‘My devil had long been caged, he came out roaring.’
The Strange Case of Dr Jekyll and Mr Hyde is a story we all feel we know but, perhaps because of its familiarity, might not actually have read. This 25,000-word classic seems to me essential reading for anyone interested in novellas. Written in a frenzy in less than a week, including the alleged burning of the first draft, Jekyll and Hyde is full of intrigue and energy; it has a powerful narrative pull.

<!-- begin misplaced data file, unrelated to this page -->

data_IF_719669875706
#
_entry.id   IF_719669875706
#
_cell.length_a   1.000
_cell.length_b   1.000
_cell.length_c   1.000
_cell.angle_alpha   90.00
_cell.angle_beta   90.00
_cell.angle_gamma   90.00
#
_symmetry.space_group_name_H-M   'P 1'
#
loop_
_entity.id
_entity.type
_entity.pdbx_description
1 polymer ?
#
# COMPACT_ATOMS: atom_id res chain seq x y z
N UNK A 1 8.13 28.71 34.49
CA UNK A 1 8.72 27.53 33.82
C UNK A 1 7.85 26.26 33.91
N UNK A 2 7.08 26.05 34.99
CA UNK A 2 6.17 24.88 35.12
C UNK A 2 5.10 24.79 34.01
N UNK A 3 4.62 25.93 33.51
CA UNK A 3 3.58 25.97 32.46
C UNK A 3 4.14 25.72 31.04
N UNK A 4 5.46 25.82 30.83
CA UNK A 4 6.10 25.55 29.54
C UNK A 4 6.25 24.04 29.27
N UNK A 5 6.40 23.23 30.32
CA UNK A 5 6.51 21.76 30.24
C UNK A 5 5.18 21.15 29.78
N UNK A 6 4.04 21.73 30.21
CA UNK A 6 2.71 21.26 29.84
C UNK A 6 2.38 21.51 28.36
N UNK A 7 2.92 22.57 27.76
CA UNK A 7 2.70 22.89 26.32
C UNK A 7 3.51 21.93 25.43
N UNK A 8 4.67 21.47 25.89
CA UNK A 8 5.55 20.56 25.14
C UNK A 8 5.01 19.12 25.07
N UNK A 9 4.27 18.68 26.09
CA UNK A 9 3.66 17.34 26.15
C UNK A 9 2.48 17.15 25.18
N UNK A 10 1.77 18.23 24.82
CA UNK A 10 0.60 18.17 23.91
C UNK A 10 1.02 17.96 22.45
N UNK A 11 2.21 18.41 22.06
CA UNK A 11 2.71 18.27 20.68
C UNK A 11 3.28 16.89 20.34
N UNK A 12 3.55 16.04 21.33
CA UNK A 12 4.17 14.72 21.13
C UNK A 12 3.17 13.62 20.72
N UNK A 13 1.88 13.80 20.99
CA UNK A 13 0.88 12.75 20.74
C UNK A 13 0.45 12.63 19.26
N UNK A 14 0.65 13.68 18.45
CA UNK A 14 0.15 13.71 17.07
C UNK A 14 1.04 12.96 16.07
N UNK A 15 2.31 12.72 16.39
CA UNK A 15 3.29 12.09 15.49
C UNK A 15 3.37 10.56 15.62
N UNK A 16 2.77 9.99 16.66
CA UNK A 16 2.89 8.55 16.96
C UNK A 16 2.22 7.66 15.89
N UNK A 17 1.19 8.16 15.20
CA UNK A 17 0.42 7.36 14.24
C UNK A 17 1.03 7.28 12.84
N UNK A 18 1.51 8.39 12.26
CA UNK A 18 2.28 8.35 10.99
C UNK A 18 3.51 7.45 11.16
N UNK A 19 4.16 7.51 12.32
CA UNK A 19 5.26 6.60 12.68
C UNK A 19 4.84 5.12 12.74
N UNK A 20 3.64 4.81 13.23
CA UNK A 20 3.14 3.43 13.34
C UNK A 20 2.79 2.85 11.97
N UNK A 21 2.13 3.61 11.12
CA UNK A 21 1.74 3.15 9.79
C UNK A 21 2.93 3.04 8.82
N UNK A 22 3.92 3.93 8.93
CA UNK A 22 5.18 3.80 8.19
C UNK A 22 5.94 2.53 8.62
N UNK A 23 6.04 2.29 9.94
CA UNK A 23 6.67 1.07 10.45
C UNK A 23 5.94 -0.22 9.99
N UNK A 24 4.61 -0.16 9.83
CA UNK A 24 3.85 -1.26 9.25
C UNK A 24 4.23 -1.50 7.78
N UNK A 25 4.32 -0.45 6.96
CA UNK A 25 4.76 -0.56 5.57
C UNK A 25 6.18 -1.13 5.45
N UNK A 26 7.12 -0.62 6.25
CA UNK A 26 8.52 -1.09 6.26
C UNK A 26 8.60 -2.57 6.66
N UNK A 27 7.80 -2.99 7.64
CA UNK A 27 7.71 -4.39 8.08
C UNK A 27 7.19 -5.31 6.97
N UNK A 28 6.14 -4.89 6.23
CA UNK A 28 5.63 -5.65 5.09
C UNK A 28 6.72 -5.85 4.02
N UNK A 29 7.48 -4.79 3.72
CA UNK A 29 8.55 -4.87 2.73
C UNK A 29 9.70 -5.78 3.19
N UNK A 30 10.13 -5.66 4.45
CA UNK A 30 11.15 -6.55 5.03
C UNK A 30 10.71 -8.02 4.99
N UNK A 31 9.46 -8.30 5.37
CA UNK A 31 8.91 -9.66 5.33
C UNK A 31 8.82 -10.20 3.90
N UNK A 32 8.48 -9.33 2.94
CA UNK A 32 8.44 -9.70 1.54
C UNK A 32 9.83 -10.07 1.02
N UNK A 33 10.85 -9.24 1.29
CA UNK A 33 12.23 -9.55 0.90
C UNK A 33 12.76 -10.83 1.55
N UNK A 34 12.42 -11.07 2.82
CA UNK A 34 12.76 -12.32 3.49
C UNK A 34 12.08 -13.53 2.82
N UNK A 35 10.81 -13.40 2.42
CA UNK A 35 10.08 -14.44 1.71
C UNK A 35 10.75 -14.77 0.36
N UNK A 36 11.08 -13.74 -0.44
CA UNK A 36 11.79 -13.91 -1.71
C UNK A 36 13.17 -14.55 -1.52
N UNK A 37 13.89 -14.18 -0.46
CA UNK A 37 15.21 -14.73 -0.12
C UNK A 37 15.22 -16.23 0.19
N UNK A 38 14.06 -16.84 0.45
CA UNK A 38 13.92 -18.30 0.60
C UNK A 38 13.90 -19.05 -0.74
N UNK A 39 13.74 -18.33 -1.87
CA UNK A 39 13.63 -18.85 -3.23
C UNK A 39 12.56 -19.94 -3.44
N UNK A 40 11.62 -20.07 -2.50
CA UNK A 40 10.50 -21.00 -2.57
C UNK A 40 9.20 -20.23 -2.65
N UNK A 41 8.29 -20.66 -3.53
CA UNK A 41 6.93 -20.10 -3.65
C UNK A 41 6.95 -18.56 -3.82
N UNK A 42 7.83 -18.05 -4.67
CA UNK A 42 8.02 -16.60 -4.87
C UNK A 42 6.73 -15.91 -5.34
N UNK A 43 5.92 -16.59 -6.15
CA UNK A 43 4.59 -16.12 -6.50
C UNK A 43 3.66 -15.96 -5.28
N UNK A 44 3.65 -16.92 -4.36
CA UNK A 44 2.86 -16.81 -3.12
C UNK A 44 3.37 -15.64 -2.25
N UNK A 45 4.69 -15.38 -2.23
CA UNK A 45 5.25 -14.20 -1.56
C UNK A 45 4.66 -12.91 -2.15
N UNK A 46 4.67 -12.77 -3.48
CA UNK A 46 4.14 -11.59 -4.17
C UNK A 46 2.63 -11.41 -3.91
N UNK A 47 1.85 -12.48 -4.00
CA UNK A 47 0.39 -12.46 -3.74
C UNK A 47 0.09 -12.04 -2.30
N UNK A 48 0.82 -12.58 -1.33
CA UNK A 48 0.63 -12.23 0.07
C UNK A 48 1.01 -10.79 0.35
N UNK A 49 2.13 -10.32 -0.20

We are introduced to the story of Dr Henry Jekyll by his close friend Mr Utterson, who is bewildered by the doctor’s strange relationship with the rarely seen but increasingly notorious Mr Hyde. ‘“He is not easy to describe. There is something wrong with his appearance; something displeasing, something downright detestable. I never saw a man I so disliked, and yet I scarce know why.”’ Utterson observes that the unpleasant and violent Mr Hyde comes and goes from Jekyll’s home by the back way and seems to have an alarming hold over the doctor, who had previously been cheerful and sociable but now ‘friendship and peace of mind and the whole tenor of his life were wrecked’. Hyde is suspected of blackmailing Jekyll, of forcing him to commit forgery (their handwriting being alike, ‘only differently sloped’), of intending to harm him, and indeed, Hyde does becomes increasingly dominant and a threat to Jekyll’s life. When Utterson and Jekyll’s frightened butler force their way into the laboratory into which the doctor has locked himself (‘“Sir,” said the butler, turning to a sort of mottled pallor, “that thing was not my master…”’), the full and dreadful story is finally revealed.